New Zealand had one hell of a party last New Year’s Eve, outdoing nine other countries, including Australia, according to a new international study detecting designer drugs in wastewater.
The Kiwis consumed the highest loads of new psychoactive substances (NPS), predominantly ‘bath salts,’ over the 2020/21 New Year period. For the first time, traces of two highly toxic drugs – 3-MMC and para-methoxyamphetamine (PMA) – were detected in that country.
Researchers say the findings may reflect the fact that New Zealand, at the time, was one of the few countries without COVID restrictions, allowing people to attend festivals and other gatherings where drugs are consumed.
In a paper published today in Environmental Science & Technology Letters, wastewater epidemiologists Associate Professor Cobus Gerber (University of South Australia) and Dr Richard Bade (University of Queensland) outlined the results for designer drugs detected in wastewater samples in 10 countries over the New Year.
The countries included Australia, Belgium, Canada, China, Fiji, Italy, New Zealand, Korea, Spain and the United States.
NPS include a range of drugs that have been designed to mimic established illicit drugs, such as cannabis, cocaine, MDMA and LSD.
An international research team was involved in the collection of samples which were shipped to South Australia and analysed in UniSA laboratories.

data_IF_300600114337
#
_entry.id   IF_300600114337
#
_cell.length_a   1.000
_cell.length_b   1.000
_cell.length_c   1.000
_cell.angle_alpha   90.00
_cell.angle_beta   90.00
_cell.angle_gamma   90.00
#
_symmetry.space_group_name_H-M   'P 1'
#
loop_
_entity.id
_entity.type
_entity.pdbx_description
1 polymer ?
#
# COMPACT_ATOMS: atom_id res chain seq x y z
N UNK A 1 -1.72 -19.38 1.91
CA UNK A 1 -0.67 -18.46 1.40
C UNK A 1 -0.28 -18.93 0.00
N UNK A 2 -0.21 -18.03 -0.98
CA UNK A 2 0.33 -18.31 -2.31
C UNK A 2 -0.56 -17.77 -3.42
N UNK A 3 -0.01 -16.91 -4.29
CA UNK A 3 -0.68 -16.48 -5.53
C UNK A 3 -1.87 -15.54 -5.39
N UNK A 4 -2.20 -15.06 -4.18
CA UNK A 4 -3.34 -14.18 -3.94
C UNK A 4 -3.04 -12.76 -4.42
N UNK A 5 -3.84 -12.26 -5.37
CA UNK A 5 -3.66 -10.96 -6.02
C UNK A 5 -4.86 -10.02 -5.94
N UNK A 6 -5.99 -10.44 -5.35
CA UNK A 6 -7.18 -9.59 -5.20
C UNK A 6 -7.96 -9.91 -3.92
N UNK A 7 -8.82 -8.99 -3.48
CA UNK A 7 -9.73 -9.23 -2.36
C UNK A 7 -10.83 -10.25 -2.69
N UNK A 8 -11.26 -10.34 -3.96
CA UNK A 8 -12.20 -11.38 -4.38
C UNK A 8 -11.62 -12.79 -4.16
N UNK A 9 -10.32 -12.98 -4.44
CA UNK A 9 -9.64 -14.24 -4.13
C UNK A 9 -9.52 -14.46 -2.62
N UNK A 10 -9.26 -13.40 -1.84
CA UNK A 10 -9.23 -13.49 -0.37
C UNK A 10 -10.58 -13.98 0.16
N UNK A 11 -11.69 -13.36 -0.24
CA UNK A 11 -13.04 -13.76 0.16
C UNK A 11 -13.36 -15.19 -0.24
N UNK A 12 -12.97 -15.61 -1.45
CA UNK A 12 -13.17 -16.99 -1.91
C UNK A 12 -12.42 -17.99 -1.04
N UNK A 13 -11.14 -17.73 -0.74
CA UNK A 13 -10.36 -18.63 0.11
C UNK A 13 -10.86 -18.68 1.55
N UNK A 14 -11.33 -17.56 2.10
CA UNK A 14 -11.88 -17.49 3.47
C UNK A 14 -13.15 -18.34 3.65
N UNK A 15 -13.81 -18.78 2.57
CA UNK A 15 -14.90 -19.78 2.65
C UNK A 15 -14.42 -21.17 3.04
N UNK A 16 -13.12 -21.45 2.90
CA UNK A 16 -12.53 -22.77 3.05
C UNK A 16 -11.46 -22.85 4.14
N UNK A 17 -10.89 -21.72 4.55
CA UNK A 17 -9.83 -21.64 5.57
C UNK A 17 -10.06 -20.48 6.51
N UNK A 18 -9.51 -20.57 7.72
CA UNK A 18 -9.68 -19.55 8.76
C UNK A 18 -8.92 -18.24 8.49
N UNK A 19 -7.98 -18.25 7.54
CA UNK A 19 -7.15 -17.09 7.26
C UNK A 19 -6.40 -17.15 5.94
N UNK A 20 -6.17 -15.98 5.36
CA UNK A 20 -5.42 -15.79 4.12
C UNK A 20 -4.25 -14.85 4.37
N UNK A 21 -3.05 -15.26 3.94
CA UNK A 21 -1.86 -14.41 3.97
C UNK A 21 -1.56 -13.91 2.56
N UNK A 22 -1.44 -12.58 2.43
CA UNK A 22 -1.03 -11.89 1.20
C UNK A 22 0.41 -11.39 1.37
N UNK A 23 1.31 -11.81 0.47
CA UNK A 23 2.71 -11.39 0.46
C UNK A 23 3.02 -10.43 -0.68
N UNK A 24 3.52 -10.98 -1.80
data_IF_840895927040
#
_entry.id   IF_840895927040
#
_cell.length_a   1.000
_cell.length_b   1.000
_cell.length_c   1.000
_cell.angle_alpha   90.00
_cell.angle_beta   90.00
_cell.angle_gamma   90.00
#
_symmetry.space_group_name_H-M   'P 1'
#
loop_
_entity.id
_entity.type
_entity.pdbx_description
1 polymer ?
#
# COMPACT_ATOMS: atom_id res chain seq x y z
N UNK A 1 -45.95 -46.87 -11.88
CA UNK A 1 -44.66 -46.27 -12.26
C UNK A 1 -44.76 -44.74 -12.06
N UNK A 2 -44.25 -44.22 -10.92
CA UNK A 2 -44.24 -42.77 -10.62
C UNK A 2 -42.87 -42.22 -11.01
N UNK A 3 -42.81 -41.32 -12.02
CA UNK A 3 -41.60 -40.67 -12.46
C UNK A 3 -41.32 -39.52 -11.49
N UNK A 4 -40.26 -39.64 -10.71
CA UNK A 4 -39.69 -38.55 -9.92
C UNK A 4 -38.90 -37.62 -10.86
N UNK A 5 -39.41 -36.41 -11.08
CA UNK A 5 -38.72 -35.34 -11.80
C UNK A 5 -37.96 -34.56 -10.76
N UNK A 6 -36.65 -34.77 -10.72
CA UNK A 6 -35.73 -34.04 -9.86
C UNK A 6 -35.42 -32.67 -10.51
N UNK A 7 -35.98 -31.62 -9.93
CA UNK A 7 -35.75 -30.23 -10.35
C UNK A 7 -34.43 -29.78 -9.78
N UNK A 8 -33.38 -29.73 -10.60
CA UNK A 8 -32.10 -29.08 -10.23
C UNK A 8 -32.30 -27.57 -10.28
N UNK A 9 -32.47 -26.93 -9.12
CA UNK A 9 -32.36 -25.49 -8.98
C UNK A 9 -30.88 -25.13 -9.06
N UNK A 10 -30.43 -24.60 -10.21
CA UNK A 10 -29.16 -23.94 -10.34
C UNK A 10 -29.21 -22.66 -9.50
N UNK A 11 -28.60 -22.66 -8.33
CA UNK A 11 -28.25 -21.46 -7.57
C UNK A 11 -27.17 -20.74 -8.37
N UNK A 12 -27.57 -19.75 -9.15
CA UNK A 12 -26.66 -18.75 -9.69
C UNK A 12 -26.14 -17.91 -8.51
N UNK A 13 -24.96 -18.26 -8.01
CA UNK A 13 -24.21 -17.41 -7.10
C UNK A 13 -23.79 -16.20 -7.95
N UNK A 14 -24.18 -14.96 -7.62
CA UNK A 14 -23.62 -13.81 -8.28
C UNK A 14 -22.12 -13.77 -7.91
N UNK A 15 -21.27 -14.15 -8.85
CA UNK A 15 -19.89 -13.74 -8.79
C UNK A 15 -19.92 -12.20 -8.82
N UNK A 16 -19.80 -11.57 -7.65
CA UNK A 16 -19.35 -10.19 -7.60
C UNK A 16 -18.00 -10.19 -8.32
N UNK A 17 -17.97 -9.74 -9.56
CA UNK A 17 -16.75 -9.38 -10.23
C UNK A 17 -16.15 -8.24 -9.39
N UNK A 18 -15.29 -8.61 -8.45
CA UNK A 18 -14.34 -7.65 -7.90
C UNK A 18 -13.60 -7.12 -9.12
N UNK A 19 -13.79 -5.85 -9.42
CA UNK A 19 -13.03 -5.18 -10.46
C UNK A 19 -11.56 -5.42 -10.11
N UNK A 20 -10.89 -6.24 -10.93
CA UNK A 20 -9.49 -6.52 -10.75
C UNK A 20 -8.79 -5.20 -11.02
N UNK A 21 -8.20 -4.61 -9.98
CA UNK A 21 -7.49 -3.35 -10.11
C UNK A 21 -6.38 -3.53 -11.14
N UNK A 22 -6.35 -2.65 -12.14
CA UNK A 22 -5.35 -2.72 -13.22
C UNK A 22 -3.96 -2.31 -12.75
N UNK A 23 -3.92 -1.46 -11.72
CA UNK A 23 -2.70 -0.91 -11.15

Researchers detected 11 designer drugs across 24 sites in all countries. One site in Fiji showed no measurable traces of NPS.
“The recreational drugs eutylone and 3-MMC were the most prevalent and with the highest mass loads,” says Assoc Prof Gerber.
New Zealand, Australia and Canada showed the highest drug use and China and Fiji the lowest, although researchers say these findings could reflect the number of sites tested in each country, and the COVID lockdowns, distorting the results.
“All samples were collected against the backdrop of the COVID-19 pandemic, when all countries except New Zealand were in lockdown, limiting social interaction and large gatherings,” Assoc Prof Gerber says. “This probably impacted on the distribution and consumption of certain drugs.”
The increasing use of eutylone in Australasia, Canada and the United States is of concern, say researchers, because it has been linked to deaths in the US and Taiwan since 2019. The drug was not detected in the sites in Europe or Asia.
“High levels of eutylone found in New Zealand were backed up by media reports showing that more than half of ecstasy pills tested in festivals there over the New Year period were found not to contain MDMA but other substitutes like eutylone,” says Dr Bade.
“Our samples showed that 3-MMC was particularly prevalent in Europe, despite its toxicity, and for the first time it was detected in New Zealand. On New Year’s Eve, samples of the drug found in wastewater there were 10 times higher than on other days.”
Designer drugs are increasing worldwide, with more than 1000 NPS reported in 126 countries this year.
Europe accounts for the majority of detected NPS, with approximately 830 different synthetic drugs currently being monitored there.
“Monitoring NPS use is challenging due to different laws in countries, availability of data, the dark web, and analysis techniques, but wastewater sampling can provide us with reliable population-scale estimates,” Assoc Prof Gerber says.
“Wastewater sampling gives us an insight into changing drug use, allowing health agencies to pinpoint emerging trends so they can take action and minimise harm,” he says.